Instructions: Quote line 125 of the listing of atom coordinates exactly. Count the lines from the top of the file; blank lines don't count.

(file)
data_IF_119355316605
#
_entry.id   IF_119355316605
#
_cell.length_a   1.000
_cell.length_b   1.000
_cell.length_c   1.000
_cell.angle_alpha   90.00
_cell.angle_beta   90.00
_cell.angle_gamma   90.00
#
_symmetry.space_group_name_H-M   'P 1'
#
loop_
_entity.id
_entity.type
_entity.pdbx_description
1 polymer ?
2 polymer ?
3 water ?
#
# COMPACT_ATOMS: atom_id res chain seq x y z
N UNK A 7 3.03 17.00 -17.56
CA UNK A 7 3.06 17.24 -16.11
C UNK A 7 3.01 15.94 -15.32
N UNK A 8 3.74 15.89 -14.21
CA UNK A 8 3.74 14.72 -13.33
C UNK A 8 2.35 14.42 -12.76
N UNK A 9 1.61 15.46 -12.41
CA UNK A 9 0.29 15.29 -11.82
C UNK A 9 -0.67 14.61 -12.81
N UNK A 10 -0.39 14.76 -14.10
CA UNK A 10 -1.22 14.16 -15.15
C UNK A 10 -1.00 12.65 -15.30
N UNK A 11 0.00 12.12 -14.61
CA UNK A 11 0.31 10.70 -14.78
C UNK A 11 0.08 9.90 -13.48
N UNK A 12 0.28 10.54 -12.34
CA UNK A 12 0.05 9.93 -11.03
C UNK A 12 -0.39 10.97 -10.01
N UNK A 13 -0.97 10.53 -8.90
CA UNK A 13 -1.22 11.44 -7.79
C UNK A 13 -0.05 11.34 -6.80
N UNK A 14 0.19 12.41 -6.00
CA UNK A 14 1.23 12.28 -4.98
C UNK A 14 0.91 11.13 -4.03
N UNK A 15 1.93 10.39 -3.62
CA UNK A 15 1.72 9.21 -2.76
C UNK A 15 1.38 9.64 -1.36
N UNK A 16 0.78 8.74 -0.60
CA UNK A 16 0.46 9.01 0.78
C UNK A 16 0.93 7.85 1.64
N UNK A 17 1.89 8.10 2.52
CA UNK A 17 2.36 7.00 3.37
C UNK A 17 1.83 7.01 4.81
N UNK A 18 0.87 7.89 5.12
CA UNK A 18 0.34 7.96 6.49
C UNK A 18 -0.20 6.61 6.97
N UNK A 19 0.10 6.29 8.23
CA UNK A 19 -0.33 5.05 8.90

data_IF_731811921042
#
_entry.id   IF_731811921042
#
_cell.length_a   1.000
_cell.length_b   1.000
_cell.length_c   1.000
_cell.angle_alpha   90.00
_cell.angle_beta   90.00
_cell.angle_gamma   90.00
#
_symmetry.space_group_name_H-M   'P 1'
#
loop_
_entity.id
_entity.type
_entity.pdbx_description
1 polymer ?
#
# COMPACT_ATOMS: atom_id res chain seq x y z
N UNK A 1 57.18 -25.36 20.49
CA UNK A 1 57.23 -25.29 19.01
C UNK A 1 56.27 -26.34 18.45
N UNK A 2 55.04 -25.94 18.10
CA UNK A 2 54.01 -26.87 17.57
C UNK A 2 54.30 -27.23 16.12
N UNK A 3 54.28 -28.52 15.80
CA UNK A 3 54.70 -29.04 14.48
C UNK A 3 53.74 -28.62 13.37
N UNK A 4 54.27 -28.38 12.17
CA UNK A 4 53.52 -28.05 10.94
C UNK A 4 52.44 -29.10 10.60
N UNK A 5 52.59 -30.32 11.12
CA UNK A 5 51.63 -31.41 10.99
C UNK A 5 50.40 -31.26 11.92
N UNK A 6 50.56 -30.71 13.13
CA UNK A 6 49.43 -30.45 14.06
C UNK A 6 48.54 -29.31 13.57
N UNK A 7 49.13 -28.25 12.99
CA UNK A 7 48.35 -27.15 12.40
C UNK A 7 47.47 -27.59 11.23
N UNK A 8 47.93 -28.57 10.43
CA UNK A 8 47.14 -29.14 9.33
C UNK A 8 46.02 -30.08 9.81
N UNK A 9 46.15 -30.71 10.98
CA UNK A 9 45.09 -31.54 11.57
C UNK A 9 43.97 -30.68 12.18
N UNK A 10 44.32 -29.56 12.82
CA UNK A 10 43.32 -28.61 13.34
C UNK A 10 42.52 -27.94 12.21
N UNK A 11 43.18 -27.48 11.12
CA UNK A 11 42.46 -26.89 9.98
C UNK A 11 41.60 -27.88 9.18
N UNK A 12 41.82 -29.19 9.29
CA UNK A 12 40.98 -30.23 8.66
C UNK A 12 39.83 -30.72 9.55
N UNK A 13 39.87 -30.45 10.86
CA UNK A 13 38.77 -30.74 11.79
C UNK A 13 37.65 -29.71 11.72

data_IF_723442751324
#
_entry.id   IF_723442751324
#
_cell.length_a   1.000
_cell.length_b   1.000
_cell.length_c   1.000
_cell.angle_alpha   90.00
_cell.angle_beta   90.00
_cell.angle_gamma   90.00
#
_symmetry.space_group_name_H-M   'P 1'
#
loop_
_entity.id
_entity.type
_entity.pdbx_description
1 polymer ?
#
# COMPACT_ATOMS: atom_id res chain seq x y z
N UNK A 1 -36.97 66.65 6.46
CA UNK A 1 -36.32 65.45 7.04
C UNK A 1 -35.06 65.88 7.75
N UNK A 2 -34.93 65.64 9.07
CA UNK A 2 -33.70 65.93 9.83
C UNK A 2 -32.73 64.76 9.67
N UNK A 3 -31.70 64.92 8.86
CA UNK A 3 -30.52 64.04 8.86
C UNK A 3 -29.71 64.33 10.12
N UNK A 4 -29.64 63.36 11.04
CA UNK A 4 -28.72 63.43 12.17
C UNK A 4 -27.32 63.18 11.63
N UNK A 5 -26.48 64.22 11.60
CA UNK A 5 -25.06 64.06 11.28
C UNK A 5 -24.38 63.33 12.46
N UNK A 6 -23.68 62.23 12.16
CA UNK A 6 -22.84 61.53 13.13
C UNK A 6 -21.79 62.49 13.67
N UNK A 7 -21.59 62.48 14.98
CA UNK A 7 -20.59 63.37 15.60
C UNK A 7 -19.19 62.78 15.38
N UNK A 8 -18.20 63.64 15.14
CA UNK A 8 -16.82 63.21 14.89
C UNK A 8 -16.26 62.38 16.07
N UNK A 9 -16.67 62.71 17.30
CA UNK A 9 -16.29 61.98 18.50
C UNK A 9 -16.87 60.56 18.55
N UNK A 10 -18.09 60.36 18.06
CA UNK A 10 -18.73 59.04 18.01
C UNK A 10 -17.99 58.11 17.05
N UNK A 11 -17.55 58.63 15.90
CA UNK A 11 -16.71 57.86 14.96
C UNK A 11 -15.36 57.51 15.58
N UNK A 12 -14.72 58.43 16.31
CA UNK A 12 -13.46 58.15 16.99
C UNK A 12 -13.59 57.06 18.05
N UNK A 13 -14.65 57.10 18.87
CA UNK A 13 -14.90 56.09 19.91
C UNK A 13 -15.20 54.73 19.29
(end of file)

_cell.length_b   1.000